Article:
LGBT rights in Germany

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LGBT rights in Germany
Location of  Germany  (dark green)– in Europe  (light green & dark grey)– in the European Union  (light green)  –  [Legend]
Location of  Germany  (dark green)

– in Europe  (light green & dark grey)
– in the European Union  (light green)  –  [Legend]

Same-sex sexual activity legal? Legal since
1968 (East Germany),
1969 (West Germany)
Age of consent equalized in
1994
Gender identity/expression
Military service Gays and lesbians allowed to serve
Discrimination protections Sexual orientation and gender identity employment protection nationwide; other protections vary by region (see below)
Family rights
Recognition of
relationships
Registered partnerships since 2001,
Same-sex marriage not recognised
Adoption Partner may adopt partner's child

Lesbian, gay, bisexual, transgender (LGBT) rights in Germany. During the 1920s, LGBT persons in Berlin were generally tolerated by society and many bars and clubs specifically pertaining to gay men were opened.[1] Although same-sex sexual activity between men was already made illegal under Paragraph 175 by the German Empire in 1871, Nazi Germany extended these laws during World War II, which resulted in the persecution and deaths of thousands of homosexual citizens. The Nazi extensions were repealed in 1950 and all laws criminalizing same-sex sexual activity between men were decriminalized in both East and West Germany in 1968 and 1969. The age of consent was equalized in unified Germany in 1994.

Although same-sex marriage is not yet legal in Germany, registered partnerships for same-sex couples have been legal since 2001, which provides most of the same rights as opposite-sex married couples receive. Same-sex step adoption has also been legal since 2004, however, joint adoption has not yet been legislated. Discrimination protections on the basis of sexual orientation and gender identity vary across Germany with the exception of employment, which is banned countrywide. Transsexuals have been allowed to change their legal gender since 1980. Germany has also become the first country in Europe to enact a law that allows German citizens to choose to neither identify as male or female on their birth certificate, which has been said to specifically benefit hermaphrodites and intersex persons.[2]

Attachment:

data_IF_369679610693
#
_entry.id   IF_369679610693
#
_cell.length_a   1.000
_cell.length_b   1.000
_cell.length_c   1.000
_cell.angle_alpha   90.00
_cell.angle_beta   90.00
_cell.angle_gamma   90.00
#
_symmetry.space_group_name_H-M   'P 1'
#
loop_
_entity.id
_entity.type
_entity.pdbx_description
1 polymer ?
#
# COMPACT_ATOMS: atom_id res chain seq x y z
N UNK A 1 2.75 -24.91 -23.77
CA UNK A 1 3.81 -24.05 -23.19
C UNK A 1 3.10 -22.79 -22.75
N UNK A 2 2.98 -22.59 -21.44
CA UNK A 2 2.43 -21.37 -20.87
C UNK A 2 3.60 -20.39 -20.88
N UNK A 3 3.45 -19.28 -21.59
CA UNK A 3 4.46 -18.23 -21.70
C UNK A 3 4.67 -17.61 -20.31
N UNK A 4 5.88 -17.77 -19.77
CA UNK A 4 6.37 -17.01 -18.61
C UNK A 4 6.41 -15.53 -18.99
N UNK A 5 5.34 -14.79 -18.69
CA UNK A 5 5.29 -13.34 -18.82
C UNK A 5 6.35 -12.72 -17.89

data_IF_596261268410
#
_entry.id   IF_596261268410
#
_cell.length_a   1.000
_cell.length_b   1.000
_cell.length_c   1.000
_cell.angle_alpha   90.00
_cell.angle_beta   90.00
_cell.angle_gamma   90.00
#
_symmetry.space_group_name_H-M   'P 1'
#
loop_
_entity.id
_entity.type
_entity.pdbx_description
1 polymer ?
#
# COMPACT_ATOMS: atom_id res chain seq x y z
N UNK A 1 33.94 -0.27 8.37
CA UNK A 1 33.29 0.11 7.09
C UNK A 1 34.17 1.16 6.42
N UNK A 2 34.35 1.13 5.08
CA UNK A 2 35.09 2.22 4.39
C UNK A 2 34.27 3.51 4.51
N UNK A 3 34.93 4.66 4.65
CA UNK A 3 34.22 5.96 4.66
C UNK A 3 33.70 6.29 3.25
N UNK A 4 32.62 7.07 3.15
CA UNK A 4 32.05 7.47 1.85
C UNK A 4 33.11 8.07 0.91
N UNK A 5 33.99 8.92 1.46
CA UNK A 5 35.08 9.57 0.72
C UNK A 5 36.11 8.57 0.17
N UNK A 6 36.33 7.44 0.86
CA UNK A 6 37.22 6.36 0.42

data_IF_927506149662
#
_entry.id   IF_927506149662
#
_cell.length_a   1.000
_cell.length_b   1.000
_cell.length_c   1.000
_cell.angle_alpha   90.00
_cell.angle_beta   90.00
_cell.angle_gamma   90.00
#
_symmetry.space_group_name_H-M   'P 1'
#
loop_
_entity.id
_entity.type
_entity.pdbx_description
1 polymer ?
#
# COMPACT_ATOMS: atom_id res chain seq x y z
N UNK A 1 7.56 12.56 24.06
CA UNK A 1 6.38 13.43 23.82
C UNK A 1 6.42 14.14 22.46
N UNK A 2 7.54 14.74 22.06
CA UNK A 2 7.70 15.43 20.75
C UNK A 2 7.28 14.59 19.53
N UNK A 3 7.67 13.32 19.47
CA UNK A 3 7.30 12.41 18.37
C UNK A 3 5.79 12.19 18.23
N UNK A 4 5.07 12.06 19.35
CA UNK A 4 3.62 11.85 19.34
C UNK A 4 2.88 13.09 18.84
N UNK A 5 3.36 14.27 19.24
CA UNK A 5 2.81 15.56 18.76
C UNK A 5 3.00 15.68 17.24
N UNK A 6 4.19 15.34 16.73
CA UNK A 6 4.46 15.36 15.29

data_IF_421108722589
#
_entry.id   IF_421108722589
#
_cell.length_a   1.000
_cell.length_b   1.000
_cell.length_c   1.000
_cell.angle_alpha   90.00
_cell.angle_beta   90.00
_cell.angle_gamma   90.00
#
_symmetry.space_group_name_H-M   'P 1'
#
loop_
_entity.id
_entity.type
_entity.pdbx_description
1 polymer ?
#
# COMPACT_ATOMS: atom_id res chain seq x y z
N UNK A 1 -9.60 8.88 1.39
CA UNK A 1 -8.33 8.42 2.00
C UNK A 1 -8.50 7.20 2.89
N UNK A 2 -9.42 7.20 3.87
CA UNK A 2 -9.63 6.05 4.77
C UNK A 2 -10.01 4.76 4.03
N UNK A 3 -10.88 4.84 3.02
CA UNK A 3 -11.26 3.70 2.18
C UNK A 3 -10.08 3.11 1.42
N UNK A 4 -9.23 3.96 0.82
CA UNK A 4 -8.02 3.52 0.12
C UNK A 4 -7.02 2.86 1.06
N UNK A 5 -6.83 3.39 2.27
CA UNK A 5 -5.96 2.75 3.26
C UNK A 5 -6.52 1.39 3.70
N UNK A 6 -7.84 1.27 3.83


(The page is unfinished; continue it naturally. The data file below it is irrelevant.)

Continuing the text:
Despite two of the three political parties in the German government being socially conservative on the issues of LGBT rights, Germany has frequently been seen as one of the most gay friendly countries in the world.[3][4] Recent polls have indicated that a majority of Germans support same-sex marriage.[5][6] Another poll in 2013 indicated that 87% of Germans viewed that homosexuality should be accepted by society, which was the second highest in the world following Spain.[7] Berlin has been referred to by publications as one of the most gay friendly cities in the world.[8] The mayor of Berlin, Klaus Wowereit, is one of the most famous openly gay men in Germany.

History of laws regarding same-sex sexual activity[edit]

Further information: LGBT history in Germany

Homosexuality became punishable by death in 1532 in the Holy Roman Empire and in Prussia from 1620 to 1794. In 1871, the year the federal German Empire was formed, Paragraph 175 removed the death penalty but recriminalized homosexual acts. The law was extended under Nazi rule, and convictions multiplied by a factor of ten to about 8,000 per year. Penalties were severe, and 5,000 – 15,000 suspected offenders were interned in concentration camps, where most of them died.

The Nazi additions were repealed in East Germany in 1950, but homosexual relations between men remained a crime until 1968. West Germany kept the more repressive version of the law, legalizing male homosexual activity one year after East Germany, in 1969. The age of consent was equalized in East Germany through a 1987 court ruling, with West Germany following suit in 1989; it is now 14 years (16/18 in some circumstances) for female-female, male-male and female-male activity.

Progression in East Germany (1949–1990)[edit]

East Germany inherited the anti-gay law Paragraph 175. Communist gay activist Rudolf Klimmer, modeling himself on Magnus Hirschfeld and his Scientific-Humanitarian Committee, campaigned to have the law repealed, but was unsuccessful. However, the law was reverted to the version found in the 1925 criminal code, which was considerably milder than the version adopted in 1935 under Nazi rule.